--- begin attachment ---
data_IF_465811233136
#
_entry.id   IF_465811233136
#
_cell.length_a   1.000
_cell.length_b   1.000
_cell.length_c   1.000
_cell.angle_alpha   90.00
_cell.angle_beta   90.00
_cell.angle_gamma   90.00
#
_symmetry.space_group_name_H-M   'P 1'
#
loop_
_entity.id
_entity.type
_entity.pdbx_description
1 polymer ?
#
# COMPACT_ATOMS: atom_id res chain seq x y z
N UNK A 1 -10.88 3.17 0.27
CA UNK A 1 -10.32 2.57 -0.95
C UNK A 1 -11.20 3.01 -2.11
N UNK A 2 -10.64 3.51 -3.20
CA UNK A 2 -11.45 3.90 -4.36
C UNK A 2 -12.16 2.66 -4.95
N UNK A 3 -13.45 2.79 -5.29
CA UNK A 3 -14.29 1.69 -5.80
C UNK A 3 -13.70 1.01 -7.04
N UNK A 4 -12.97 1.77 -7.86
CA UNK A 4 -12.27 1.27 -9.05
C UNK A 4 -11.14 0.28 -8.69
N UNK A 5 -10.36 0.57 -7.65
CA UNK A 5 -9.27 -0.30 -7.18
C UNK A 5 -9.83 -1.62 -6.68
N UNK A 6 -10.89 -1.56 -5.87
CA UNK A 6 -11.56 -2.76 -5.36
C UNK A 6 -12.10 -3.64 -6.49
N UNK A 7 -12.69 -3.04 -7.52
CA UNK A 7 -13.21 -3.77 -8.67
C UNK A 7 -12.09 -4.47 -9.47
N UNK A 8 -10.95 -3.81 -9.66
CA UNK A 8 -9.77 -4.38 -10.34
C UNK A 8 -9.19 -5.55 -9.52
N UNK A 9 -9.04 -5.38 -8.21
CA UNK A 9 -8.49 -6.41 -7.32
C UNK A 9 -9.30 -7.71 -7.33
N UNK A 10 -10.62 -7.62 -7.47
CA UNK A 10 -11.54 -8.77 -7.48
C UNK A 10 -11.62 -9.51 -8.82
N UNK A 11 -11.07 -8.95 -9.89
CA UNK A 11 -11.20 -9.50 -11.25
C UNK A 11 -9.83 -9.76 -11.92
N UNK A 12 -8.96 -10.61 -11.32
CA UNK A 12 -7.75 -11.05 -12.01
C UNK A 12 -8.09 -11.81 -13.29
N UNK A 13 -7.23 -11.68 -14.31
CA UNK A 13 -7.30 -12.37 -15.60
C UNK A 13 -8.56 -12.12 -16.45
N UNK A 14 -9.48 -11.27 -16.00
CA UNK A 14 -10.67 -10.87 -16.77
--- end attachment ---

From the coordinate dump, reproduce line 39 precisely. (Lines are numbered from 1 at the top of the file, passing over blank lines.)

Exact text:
N UNK A 7 -12.69 -3.04 -7.52